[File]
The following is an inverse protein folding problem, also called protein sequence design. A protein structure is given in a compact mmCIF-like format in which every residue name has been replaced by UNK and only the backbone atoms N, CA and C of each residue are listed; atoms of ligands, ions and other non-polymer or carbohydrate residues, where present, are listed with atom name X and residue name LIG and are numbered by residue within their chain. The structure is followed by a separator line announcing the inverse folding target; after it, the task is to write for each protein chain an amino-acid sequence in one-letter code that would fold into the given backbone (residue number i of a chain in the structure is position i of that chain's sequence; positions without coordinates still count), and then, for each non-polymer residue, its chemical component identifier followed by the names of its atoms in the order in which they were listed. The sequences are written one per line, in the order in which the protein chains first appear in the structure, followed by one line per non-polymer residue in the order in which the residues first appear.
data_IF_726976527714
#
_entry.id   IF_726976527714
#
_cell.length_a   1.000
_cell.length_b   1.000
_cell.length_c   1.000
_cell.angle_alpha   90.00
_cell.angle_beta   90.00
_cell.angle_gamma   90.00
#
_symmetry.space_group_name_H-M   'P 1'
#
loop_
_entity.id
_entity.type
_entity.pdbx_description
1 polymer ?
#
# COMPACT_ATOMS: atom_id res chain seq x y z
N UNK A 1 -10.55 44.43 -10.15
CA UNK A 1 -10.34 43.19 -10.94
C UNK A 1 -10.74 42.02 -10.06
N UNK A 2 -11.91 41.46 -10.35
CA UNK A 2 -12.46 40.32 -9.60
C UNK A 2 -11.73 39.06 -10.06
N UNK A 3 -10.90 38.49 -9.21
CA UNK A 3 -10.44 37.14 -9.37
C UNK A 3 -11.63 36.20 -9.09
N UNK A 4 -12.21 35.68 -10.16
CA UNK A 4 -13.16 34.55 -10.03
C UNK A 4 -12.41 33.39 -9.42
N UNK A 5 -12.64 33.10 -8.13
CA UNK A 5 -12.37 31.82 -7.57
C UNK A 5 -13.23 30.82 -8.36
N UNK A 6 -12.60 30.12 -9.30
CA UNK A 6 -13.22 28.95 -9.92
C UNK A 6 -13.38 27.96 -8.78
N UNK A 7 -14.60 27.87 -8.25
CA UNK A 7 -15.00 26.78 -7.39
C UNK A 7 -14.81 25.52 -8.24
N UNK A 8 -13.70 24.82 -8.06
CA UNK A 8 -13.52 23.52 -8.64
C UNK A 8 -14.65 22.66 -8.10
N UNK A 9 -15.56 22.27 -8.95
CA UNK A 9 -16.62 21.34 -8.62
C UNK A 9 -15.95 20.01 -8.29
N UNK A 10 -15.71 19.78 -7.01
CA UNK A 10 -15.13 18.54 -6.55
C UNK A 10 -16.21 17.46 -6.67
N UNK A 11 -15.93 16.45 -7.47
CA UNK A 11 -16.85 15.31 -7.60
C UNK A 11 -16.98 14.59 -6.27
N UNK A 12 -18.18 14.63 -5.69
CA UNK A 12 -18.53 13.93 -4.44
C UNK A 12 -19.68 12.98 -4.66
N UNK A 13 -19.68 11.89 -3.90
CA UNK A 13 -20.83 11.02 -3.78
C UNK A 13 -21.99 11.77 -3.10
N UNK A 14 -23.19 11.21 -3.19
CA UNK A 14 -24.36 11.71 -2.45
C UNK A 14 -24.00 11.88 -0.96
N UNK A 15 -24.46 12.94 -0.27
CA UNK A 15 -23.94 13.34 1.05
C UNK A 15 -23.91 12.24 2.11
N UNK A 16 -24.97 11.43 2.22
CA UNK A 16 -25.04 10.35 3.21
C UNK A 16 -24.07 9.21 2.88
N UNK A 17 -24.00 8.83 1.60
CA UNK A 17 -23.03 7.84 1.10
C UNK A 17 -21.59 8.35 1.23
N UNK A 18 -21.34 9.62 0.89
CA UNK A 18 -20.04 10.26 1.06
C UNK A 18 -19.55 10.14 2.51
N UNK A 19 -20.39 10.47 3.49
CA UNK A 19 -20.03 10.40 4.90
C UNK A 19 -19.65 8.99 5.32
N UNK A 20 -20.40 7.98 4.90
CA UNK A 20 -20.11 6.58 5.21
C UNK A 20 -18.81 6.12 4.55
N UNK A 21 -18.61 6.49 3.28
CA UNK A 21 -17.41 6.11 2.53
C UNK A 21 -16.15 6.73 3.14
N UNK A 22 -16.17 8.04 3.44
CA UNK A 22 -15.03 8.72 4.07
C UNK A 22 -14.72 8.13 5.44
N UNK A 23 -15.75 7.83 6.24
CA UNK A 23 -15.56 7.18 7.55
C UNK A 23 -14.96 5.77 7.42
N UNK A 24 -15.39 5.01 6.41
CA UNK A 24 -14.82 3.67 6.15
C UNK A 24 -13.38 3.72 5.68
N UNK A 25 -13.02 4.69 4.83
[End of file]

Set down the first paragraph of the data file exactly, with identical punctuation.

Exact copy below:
The following is an inverse protein folding problem, also called protein sequence design. A protein structure is given in a compact mmCIF-like format in which every residue name has been replaced by UNK and only the backbone atoms N, CA and C of each residue are listed; atoms of ligands, ions and other non-polymer or carbohydrate residues, where present, are listed with atom name X and residue name LIG and are numbered by residue within their chain. The structure is followed by a separator line announcing the inverse folding target; after it, the task is to write for each protein chain an amino-acid sequence in one-letter code that would fold into the given backbone (residue number i of a chain in the structure is position i of that chain's sequence; positions without coordinates still count), and then, for each non-polymer residue, its chemical component identifier followed by the names of its atoms in the order in which they were listed. The sequences are written one per line, in the order in which the protein chains first appear in the structure, followed by one line per non-polymer residue in the order in which the residues first appear.